This post contains affiliate links and I will be compensated if you make a purchase after clicking on my links, at no extra cost to you. I received my copy of Collecting the Dead from a giveaway at CriminalElement.com, a site for folks who love “mysteries, thrillers & all things killer…”

On to the review:

Collecting the Dead, by Spencer Kope, is a thriller about a special team within the FBI called the Special Tracking Unit, who are known for their unique ability to track down criminals and victims when no one else can. The key to the team is Magnus Craig, who goes by the nickname Steps and has been dubbed by the media “The Human Bloodhound.” He and his partner, Special Agent Jimmy Donovan, work closely in the field, Steps tracking, and Jimmy backing him up. The third member of their team is Diane, who is always working in the background performing research and coordination.

But it turns out Steps is not really a tracker, though he has slowly learned some of those skills over the years. His real skill is an ability that lets him see where people have been, where they’ve walked, what they’ve touched. It’s like an aura of some kind, almost a residue. He calls it shine, and it is the reason he can track like no one else. Of course, as any gift of this sort, it comes with its own set of problems that Steps has learned to deal with. Very few people know of his ability, and he tries to keep it that way. His father knows. His partner Jimmy knows. And the FBI director knows. That’s all.

The book opens with a case to demonstrate Steps’ abilities and how he and his partner work. It also introduces Steps’ sense of humor which surfaces throughout the book to very good effect. It keeps the book from becoming too dark or depressing. It’s a way people in this line of work can cope and it fits in well in the book.

After solving the initial case the book jumps right into the main case, that of a serial killer who comes to be known as the Sad Face Killer for the calling card he leaves at each crime scene. As happens with serial killers, you don’t always know that’s what you have when you first begin investigating. But as evidence mounts, and background searches reveal other victims with the same patterns, it becomes apparent. In Steps case he knows it without a doubt. Every person has their own shine, each unique, each with its own colors and textures, and he sees the killer’s shine at each crime scene. By seeing this shine he finds clues no one else can.

Once he’s seen your shine he always remembers it. If he runs into your trail years later he knows it’s you. This can be a blessing in tracking down killers, but can also be a curse when he’s not able to find the criminal, when they keep alluding him, even with his ability. But this doesn’t happen often.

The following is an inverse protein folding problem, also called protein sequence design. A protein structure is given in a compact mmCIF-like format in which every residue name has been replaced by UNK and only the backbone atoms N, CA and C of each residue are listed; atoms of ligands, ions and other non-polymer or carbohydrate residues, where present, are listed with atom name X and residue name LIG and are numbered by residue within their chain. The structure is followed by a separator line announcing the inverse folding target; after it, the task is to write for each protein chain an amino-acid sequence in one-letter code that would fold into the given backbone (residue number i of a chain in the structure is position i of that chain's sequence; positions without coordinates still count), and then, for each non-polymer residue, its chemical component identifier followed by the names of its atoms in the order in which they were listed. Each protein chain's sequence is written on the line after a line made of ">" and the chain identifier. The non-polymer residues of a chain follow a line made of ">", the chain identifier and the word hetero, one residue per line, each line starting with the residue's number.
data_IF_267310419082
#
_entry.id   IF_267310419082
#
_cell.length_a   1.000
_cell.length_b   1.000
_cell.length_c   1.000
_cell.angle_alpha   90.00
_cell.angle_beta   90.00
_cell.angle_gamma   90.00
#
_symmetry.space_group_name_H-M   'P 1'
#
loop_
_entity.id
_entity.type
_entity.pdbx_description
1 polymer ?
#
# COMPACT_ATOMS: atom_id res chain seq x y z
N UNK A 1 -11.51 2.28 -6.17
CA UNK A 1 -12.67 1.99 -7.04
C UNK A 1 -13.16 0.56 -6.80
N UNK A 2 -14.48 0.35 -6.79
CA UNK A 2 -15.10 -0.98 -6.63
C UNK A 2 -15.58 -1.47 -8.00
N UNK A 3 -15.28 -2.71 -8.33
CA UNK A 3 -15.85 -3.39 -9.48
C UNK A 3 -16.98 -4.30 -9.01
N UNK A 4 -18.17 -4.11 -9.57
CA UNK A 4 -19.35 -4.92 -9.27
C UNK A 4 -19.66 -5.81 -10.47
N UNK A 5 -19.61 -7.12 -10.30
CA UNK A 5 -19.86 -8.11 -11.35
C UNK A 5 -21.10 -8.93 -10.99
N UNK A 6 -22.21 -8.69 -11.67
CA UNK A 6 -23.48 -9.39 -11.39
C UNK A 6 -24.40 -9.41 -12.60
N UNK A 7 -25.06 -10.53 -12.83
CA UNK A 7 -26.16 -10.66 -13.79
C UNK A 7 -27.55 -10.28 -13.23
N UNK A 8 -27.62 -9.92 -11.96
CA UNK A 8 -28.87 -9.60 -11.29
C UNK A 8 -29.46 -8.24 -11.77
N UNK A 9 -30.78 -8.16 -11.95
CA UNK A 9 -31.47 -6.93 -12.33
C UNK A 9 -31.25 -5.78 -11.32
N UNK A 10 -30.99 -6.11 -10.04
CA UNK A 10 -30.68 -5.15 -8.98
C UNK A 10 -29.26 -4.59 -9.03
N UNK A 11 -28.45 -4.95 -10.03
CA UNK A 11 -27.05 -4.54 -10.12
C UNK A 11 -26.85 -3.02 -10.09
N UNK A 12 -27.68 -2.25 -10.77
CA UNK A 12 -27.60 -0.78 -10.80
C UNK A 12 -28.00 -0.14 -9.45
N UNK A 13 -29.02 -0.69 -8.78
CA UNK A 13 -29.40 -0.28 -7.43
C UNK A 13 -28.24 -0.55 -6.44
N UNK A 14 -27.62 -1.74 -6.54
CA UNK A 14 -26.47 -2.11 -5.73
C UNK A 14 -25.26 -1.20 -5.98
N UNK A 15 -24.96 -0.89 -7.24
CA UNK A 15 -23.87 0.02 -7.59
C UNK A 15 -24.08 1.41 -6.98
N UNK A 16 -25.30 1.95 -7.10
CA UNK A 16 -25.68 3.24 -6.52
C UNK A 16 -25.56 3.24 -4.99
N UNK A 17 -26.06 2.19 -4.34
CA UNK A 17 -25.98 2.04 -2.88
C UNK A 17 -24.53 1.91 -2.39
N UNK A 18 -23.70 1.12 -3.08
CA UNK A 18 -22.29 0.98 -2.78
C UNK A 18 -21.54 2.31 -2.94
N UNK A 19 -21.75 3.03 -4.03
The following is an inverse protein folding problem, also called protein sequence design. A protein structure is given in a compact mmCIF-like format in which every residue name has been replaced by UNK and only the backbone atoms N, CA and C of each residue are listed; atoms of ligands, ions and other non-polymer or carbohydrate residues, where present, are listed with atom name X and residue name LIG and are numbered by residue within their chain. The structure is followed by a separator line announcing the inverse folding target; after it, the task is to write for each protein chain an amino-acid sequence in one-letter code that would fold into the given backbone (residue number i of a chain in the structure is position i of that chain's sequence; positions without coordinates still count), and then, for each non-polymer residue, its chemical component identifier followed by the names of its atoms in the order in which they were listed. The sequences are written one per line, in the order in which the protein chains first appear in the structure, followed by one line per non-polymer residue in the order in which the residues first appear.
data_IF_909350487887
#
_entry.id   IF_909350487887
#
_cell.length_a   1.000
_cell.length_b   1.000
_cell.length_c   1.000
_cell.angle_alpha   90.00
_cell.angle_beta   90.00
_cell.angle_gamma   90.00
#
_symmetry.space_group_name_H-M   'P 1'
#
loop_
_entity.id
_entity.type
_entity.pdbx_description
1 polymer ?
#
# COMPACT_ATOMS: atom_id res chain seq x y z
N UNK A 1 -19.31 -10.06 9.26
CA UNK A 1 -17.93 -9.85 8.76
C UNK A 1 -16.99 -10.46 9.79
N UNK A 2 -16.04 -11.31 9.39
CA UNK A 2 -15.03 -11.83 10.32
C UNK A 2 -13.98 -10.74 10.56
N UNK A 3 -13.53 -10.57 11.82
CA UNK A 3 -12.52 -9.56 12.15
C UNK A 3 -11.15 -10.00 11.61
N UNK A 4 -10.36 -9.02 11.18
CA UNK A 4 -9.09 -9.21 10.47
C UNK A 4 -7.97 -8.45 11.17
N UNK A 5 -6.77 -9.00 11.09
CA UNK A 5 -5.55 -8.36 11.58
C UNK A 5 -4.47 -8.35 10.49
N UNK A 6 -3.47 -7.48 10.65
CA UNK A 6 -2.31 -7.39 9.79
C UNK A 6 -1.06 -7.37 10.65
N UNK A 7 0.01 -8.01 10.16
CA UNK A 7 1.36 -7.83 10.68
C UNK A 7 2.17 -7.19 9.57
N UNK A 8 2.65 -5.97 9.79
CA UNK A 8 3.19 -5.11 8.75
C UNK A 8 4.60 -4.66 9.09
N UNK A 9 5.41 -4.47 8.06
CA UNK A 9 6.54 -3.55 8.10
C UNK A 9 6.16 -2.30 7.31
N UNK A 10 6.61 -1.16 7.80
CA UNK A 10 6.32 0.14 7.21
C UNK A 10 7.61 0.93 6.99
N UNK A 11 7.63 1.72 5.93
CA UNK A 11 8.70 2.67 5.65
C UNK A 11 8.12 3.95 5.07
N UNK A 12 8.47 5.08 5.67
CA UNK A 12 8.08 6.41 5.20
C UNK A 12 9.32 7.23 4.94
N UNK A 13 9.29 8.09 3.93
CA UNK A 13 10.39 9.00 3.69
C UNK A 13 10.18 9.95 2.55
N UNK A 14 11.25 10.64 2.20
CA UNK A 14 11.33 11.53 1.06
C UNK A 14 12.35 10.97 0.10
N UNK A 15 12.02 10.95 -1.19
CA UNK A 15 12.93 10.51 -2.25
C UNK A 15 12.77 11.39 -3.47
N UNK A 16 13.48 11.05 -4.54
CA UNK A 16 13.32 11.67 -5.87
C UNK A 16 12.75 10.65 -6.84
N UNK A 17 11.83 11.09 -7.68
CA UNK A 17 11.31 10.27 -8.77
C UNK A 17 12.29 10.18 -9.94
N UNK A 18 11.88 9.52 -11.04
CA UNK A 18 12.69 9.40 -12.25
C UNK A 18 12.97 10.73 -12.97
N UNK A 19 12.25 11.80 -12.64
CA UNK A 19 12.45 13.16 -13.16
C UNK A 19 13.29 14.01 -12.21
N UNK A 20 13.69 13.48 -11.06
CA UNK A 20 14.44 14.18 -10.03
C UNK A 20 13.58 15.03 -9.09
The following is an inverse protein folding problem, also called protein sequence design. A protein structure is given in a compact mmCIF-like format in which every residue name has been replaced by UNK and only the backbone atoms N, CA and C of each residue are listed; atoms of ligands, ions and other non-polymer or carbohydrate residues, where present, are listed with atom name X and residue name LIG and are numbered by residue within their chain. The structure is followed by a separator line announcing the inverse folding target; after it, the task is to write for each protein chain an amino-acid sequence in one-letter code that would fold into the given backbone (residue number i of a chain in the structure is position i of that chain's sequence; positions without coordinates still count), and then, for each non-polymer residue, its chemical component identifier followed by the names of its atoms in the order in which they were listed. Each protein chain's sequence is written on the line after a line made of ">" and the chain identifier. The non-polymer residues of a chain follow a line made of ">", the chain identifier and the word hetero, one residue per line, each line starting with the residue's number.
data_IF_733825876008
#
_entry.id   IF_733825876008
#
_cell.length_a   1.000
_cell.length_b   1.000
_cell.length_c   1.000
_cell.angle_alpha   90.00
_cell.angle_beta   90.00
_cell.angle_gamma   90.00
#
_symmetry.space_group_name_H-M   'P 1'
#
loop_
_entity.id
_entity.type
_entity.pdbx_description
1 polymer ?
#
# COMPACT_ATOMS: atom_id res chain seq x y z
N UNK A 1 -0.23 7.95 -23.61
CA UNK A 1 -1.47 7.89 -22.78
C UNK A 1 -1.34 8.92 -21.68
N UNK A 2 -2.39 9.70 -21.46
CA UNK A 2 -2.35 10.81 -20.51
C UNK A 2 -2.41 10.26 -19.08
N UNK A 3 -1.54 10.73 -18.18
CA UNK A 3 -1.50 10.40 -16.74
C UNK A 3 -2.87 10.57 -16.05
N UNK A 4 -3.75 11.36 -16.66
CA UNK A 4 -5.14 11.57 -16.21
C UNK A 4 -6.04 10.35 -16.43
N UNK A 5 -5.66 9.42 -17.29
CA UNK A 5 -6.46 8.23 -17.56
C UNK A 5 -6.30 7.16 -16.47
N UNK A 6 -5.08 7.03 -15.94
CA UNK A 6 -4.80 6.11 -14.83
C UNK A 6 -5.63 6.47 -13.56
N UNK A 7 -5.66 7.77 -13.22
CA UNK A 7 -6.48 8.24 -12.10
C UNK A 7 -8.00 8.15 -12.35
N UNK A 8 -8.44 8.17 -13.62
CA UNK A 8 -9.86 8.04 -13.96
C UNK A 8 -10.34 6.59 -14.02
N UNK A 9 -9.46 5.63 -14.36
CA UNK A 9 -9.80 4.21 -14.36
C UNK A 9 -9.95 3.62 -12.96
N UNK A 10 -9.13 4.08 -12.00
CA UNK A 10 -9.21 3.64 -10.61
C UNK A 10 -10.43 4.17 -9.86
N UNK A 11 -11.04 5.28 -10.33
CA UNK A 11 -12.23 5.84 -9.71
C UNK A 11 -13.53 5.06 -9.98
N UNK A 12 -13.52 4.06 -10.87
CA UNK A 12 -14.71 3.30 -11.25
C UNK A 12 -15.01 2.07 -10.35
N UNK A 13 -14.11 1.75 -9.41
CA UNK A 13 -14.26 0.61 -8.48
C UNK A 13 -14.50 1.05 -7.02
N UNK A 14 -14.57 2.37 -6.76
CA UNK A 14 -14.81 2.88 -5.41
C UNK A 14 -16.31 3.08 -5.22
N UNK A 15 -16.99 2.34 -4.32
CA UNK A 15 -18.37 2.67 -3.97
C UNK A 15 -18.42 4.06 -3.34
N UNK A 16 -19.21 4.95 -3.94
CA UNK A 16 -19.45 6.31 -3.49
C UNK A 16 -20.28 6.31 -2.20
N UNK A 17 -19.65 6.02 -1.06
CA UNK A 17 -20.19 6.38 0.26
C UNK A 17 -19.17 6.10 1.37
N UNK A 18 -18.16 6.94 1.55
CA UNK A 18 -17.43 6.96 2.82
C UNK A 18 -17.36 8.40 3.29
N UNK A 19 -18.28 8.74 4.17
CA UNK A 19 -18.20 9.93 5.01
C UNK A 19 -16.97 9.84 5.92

I loved Kope’s descriptions of shine, how Steps always sees it and over time learned how to tone it down a bit. And how he learned to identify each persons unique shine. Being a photographer who likes to occasionally experiment with infrared photography, I tend to picture shine almost as the unique glow you get with infrared photos, how living things just seem to shine, to glow, in a way they never do in life or in normal photographs. But of course with shine each person has their own unique color and texture, something lacking in an infrared photograph.

The shine is something that is left on physical things, it’s a trail of sorts. But when the killer gets in a truck and drives away the shine disappears in the parking lot. Steps can track it to where the truck was, but after that it’s gone. So there’s still a lot of old fashioned detective work that has to be done to track down both killers and victims. That’s where Jimmy and Diane come in. And that’s what much of the novel focuses on, looking for one more clue, something to get them closer to the killer, while always seeming one step behind.

Sometimes they don’t get there in time. People do die. “We save the ones we can,” they say to each other, trying to believe they do the best they can, trying to believe saving some is enough. But it doesn’t feel like enough to Steps. So he collects the dead, keeping photos of each person he wasn’t able to save, so he never forgets. But he’s tired of collecting the dead. He doesn’t want to add any more photos to his collection.

I really enjoyed this book. Steps was a fascinating character, and perfectly paired with his partner Jimmy. Steps cares about the people he tries to save. It tears him apart when he fails someone. This added a real level of emotion to the story, left me with that sinking feeling when things went wrong. I was easily able to get caught up in the lives of these characters. I wanted to see them succeed, to find the killer, and to do it before he killed another victim. The ending was a very emotional one and left me a little exhausted, but very satisfied. Collecting the Dead was a self-contained story, but also set itself up for a sequel. I strongly suspect I’ll end up reading that one after it’s released.

Let me know what you think of Collecting the Dead if you do read it.